I have invested much time and energy into researching my roots. I’ve searched databases and records online, and my husband and I traveled to Europe to see with our own eyes the hometowns of our parents, grandparents, and great-grandparents. But several weeks ago, we were privileged to participate in a different kind of roots trip. Full exposure: My husband and I are not the mighty courageous types. We don’t participate in extreme sports and we prefer not to drive to areas that make us feel unsafe. That is not to say that we won’t drive to our many close relatives living in Yehudah v’Shomron, but we do so with an extra dose of kavanah when we say T’filas HaDerech and a few extra pirkei T’hilim on the way.
But when a trip to Chevron was being organized for our shul, we immediately signed up. Who could pass up an opportunity to spend Shabbos with our holy fathers and mothers? The chartered bus made the travel less formidable, and the company of friends made it all the more enjoyable. Every moment of Shabbos was filled with experience and inspiration, with almost no down time whatsoever. When I think about the highlight of Shabbos, there were really so many.
Kabbalas Shabbos at M’aras HaMachpeilah was truly an invigorating and memorable experience. A chill ran up my spine as we entered the M’arah and were greeted by an enormous mezuzah etched with the words Shaar Gan Eden. We were about to step into a different time and place, one in which man lived in paradise and communicated directly with Hashem. We walked past the areas designated as the tziyun for the Avos and Imahos until we reached the area where we would daven a t’filah I will never forget. Every type of Jew buoyantly danced hand in hand in a lively atmosphere that was somewhat of a cross between a wedding and Simchas Torah. The simchah was palpable and contagious. And it went on and on. Nobody was rushing anywhere. We were already there!
As we davened Sh’moneh Esrei and said the words, “Elokei Avraham, Elokei Yitzchak, Veilokei Yaakov, our proximity to the Avos was not lost on us. Our t’filah felt unusually meaningful and potent. After the Friday night s’udah, Malka Chaiken, a 35-year resident of Chevron, shared her story, which included an episode in which her late husband heroically chased after the terrorist who stabbed him. We were then further energized by Rabbi Simcha Hochbaum, who led an oneg Shabbos filled with stories and niggunim connecting us to the k’dushah and spirituality of Chevron.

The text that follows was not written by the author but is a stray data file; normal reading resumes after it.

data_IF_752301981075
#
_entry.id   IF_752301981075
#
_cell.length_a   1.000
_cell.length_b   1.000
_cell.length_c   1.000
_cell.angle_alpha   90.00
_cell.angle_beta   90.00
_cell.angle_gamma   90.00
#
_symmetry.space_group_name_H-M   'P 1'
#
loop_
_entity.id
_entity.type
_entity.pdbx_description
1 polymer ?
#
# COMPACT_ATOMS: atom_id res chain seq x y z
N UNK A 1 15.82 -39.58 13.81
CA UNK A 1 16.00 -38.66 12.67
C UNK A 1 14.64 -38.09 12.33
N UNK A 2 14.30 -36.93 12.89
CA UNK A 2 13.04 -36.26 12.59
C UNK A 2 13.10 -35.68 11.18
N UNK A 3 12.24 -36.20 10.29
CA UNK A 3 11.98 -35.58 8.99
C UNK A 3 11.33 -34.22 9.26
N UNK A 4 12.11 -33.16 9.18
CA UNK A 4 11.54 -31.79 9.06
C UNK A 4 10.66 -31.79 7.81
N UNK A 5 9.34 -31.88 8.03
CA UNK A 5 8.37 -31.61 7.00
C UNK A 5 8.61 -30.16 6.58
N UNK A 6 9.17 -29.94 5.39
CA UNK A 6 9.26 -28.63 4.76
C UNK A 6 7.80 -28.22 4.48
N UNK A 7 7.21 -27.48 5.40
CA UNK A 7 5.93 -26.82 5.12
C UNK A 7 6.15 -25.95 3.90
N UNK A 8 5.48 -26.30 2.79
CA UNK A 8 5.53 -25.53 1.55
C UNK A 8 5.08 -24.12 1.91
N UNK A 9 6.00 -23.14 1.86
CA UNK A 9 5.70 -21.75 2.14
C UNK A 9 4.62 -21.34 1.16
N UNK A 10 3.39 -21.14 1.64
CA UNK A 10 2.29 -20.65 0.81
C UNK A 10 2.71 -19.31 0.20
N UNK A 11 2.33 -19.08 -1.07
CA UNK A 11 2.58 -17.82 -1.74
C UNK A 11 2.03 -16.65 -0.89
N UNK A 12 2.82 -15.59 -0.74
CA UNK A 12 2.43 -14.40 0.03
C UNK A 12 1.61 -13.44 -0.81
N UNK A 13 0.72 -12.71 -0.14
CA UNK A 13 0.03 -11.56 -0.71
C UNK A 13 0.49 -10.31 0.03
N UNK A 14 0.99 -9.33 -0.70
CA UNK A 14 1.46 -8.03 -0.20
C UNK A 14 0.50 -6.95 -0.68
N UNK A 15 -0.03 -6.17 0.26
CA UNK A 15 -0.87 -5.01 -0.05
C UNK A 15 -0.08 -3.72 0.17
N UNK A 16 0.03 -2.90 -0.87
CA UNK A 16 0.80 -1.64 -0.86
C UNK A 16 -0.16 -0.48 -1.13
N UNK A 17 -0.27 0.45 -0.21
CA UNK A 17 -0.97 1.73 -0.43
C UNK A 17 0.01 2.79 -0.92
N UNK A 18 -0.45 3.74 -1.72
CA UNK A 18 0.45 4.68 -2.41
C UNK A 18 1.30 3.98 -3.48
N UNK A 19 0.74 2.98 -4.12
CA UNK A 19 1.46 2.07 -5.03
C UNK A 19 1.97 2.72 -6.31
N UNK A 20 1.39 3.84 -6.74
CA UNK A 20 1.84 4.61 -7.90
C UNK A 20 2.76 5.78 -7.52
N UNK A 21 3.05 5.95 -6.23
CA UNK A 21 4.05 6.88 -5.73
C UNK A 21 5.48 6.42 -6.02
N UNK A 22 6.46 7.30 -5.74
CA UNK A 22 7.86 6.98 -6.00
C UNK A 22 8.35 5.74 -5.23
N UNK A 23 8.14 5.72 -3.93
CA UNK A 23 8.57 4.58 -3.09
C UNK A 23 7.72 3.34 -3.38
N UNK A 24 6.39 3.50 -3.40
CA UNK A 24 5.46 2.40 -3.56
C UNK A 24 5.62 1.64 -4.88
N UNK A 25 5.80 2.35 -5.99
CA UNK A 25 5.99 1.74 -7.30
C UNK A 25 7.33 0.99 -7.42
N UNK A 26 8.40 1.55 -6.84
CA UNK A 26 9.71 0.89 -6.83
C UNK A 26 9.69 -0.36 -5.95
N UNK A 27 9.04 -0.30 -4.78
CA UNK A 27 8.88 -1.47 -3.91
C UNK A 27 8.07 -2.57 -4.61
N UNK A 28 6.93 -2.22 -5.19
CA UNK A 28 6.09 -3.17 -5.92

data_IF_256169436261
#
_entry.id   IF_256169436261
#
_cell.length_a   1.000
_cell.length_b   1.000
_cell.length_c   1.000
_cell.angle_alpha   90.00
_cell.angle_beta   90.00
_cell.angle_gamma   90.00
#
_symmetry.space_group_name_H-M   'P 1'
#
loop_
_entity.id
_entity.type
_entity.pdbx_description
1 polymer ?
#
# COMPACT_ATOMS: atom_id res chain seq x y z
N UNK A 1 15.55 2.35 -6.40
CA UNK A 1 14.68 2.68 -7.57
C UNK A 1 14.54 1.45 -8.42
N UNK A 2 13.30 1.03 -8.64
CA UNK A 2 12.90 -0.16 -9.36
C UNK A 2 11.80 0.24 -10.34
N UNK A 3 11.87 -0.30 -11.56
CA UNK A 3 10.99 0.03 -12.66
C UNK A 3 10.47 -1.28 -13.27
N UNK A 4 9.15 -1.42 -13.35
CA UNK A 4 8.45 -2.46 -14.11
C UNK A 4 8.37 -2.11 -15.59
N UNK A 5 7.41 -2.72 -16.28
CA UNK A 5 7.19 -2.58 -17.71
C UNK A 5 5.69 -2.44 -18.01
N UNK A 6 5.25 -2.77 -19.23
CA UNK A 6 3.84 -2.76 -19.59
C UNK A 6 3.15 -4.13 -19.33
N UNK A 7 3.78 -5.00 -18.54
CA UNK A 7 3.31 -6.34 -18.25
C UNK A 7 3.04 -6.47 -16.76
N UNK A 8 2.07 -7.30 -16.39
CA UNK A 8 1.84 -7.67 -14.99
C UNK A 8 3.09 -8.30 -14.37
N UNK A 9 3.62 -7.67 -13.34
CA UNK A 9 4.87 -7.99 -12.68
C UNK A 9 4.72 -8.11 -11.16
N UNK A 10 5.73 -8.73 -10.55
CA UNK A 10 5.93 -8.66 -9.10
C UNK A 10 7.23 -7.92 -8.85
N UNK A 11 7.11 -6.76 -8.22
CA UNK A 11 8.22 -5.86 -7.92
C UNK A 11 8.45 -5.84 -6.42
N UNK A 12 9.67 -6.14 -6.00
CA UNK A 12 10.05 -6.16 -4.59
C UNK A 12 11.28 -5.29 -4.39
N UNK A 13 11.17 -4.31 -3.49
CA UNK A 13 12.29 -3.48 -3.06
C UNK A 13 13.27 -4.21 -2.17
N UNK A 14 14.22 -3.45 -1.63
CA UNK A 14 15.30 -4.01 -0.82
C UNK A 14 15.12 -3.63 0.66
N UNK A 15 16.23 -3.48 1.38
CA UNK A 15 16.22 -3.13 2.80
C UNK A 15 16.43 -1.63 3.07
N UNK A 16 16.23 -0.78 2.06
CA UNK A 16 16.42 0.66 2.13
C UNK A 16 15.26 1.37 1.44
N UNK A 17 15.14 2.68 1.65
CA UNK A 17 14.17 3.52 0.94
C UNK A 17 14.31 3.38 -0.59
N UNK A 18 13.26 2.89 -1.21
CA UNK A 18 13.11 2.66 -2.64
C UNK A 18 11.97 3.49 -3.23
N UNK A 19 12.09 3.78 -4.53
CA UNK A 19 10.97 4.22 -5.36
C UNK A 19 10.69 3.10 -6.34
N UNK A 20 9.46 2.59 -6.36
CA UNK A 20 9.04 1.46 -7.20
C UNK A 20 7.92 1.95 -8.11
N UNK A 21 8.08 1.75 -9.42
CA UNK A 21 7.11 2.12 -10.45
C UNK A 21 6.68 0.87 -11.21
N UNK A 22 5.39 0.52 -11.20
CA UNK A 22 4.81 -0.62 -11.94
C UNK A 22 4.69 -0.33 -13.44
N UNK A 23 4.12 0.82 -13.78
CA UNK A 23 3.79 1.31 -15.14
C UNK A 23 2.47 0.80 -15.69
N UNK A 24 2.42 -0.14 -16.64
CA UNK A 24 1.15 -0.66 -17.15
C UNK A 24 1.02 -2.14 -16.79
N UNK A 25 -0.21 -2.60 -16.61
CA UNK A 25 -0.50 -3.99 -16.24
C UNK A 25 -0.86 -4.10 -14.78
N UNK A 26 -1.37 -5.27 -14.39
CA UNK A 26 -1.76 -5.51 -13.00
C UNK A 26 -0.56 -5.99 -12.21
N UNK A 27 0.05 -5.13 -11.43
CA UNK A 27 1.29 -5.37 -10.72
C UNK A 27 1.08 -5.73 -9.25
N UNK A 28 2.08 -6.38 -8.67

In the morning, we once again returned to the M’arah. Why would we want to daven anywhere else? Baruch Marzel shared a d’var Torah during kiddush; and after lunch, the women were treated to a shiur by our very own Rebbetzin Shira Smiles. Rabbi Hochbaum then gave us a first-class tour of the area. While walking through the streets, we could feel the sense of k’dushah overflowing all around us. Our journey – beginning at the Avraham Avinu Shul, and continuing to Beit Hadassah and Tel Rumeida – was peppered with a steady stream of mesmerizing stories, each bringing our rich history to life, and awakening our connection to the land of our Avos. When we reached what is considered the well of Avraham Avinu, a shepherd walked by with his flock. It felt as though props were placed there in order to make us feel like we were actually back in the days of the Tanach. We were shown areas where Jews were attacked but remained steadfast in their commitment to build a Jewish presence in Chevron. We passed by a water urn that miraculously absorbed the bullets that were aimed at Jews. We met a family that had brought a new baby boy into briso shel Avraham Avinu that morning. We were zocheh to say a perek of T’hilim in the vicinity of the kever of Rut and Yishai.
Rabbi Hochbaum also introduced us to an Arab who on multiple occasions saved Jews who had entered the wrong areas of Chevron. He had learned the art of rescuing Jews from his father who had done the same. The Arab’s friends and neighbors do not approve of his actions and thus he has paid a price for what he has done.
Our tour with Rabbi Hochbaum was seamlessly followed by our next excursion. We were literally surrounded by an army of soldiers as we were enlightened about the Jewish history of the “Kasbah,” all the while being photographed by what looked like Europeans, to demonstrate how “poorly” we treat the Arabs.
As Shabbos ended, a few of us ran back to the M’arah in order to “chap” another chance to daven at such a holy place. There were only a handful of people in the M’arah at that point, so it was essentially just us and our Avos and Imahos. It was an intimate visit with the ancestors of our ancestors, whose influence in our lives continues up to the present. It was the ultimate roots trip.
By Suzie Steinberg